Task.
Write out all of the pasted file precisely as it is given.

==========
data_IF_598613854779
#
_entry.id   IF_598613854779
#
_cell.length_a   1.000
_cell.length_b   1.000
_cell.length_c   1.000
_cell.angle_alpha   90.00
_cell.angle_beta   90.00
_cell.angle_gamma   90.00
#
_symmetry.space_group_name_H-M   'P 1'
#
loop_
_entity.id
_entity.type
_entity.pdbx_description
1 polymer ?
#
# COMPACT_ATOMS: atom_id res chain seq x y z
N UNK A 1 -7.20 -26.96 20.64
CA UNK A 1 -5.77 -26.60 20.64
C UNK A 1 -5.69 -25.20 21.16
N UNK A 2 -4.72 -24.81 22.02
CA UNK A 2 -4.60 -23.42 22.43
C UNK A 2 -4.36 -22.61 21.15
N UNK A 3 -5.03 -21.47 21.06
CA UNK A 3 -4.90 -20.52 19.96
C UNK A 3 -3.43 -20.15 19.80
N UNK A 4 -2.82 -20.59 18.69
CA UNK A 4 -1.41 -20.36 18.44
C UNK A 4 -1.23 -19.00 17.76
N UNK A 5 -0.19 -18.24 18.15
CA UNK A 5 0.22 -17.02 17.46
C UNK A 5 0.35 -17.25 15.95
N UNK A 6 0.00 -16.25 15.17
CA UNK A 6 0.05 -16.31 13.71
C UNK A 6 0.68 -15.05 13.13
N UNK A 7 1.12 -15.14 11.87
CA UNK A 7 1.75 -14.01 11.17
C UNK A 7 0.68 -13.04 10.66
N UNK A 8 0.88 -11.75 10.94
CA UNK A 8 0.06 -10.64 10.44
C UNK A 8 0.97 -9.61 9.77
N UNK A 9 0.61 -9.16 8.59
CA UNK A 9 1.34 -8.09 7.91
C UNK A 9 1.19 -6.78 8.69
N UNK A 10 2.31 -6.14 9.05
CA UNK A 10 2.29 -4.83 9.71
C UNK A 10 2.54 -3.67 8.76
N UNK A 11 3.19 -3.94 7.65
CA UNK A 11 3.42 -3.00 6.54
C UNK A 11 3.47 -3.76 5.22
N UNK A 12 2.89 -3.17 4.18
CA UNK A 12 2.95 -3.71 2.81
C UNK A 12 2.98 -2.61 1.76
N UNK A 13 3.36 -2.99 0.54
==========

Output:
data_IF_598613854779
#
_entry.id   IF_598613854779
#
_cell.length_a   1.000
_cell.length_b   1.000
_cell.length_c   1.000
_cell.angle_alpha   90.00
_cell.angle_beta   90.00
_cell.angle_gamma   90.00
#
_symmetry.space_group_name_H-M   'P 1'
#
loop_
_entity.id
_entity.type
_entity.pdbx_description
1 polymer ?
#
# COMPACT_ATOMS: atom_id res chain seq x y z
N UNK A 1 -7.20 -26.96 20.64
CA UNK A 1 -5.77 -26.60 20.64
C UNK A 1 -5.69 -25.20 21.16
N UNK A 2 -4.72 -24.81 22.02
CA UNK A 2 -4.60 -23.42 22.43
C UNK A 2 -4.36 -22.61 21.15
N UNK A 3 -5.03 -21.47 21.06
CA UNK A 3 -4.90 -20.52 19.96
C UNK A 3 -3.43 -20.15 19.80
N UNK A 4 -2.82 -20.59 18.69
CA UNK A 4 -1.41 -20.36 18.44
C UNK A 4 -1.23 -19.00 17.76
N UNK A 5 -0.19 -18.24 18.15
CA UNK A 5 0.22 -17.02 17.46
C UNK A 5 0.35 -17.25 15.95
N UNK A 6 0.00 -16.25 15.17
CA UNK A 6 0.05 -16.31 13.71
C UNK A 6 0.68 -15.05 13.13
N UNK A 7 1.12 -15.14 11.87
CA UNK A 7 1.75 -14.01 11.17
C UNK A 7 0.68 -13.04 10.66
N UNK A 8 0.88 -11.75 10.94
CA UNK A 8 0.06 -10.64 10.44
C UNK A 8 0.97 -9.61 9.77
N UNK A 9 0.61 -9.16 8.59
CA UNK A 9 1.34 -8.09 7.91
C UNK A 9 1.19 -6.78 8.69
N UNK A 10 2.31 -6.14 9.05
CA UNK A 10 2.29 -4.83 9.71
C UNK A 10 2.54 -3.67 8.76
N UNK A 11 3.19 -3.94 7.65
CA UNK A 11 3.42 -3.00 6.54
C UNK A 11 3.47 -3.76 5.22
N UNK A 12 2.89 -3.17 4.18
CA UNK A 12 2.95 -3.71 2.81
C UNK A 12 2.98 -2.61 1.76
N UNK A 13 3.36 -2.99 0.54